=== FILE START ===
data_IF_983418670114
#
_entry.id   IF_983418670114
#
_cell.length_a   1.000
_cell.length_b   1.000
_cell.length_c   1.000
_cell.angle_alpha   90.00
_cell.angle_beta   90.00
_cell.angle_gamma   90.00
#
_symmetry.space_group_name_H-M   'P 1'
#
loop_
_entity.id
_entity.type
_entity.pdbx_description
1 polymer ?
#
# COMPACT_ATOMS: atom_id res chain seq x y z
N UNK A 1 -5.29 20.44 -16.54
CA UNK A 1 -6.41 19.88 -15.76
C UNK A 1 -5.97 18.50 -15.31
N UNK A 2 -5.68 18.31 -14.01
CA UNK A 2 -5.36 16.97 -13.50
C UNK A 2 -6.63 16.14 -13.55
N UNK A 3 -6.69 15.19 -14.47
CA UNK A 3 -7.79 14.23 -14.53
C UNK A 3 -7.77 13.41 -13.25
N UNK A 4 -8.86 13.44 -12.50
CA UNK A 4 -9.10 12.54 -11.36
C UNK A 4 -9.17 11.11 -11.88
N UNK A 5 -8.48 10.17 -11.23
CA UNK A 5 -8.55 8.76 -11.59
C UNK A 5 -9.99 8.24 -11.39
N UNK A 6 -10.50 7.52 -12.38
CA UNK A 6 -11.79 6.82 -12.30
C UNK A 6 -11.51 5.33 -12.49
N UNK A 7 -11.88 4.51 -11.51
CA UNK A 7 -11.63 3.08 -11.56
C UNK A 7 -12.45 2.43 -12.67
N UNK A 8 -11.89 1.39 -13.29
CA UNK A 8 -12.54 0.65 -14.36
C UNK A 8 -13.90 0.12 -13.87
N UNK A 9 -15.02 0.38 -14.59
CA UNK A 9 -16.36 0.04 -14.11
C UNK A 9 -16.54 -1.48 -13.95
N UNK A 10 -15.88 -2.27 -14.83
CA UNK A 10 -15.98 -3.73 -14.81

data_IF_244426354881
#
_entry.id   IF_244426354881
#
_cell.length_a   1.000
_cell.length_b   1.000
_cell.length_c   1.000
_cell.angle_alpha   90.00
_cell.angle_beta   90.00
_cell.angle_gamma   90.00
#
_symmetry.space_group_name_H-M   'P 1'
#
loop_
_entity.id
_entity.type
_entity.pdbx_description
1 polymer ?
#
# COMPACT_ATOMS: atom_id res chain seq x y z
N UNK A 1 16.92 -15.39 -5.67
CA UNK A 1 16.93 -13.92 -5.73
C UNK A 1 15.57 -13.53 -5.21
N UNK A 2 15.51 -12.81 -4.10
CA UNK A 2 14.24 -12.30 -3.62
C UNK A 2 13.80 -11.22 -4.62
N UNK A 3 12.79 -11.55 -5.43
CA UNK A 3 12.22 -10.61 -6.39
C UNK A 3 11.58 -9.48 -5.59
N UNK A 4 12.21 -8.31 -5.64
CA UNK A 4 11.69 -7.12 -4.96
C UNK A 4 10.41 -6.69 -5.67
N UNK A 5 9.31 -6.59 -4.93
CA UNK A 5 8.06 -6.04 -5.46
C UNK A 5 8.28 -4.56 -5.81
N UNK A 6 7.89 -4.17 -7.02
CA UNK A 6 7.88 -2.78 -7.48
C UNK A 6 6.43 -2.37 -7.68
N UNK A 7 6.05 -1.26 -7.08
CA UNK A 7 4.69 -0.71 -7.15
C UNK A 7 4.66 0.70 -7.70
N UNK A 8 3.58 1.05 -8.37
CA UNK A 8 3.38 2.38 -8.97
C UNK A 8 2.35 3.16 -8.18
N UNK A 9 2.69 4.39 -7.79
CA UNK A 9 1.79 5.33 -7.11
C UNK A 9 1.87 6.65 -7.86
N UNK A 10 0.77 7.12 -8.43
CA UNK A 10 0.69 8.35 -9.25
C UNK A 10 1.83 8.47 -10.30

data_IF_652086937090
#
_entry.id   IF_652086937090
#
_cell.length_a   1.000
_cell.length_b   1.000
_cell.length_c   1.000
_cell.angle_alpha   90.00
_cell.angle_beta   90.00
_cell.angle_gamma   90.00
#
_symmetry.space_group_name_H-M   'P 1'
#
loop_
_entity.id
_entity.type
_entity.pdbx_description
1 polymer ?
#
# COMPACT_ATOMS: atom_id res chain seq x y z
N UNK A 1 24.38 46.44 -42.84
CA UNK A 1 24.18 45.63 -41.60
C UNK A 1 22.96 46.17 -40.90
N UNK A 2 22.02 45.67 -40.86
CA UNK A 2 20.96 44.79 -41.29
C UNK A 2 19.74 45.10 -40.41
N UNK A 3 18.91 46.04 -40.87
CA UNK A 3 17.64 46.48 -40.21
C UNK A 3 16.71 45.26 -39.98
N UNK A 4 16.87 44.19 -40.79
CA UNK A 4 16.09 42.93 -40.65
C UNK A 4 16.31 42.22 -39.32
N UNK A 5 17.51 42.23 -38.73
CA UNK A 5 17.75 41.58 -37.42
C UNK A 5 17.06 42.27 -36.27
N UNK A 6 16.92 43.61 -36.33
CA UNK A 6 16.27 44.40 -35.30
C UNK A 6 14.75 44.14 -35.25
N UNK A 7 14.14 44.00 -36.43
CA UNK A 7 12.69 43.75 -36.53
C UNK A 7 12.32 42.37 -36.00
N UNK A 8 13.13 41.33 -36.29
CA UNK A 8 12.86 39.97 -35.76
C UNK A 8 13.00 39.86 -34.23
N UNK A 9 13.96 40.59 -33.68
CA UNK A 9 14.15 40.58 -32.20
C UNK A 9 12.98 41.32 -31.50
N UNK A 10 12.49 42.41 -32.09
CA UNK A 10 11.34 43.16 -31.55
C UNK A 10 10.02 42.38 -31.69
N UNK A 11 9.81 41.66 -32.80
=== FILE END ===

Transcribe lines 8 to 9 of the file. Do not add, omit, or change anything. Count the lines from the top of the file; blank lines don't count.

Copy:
_cell.angle_alpha   90.00
_cell.angle_beta   90.00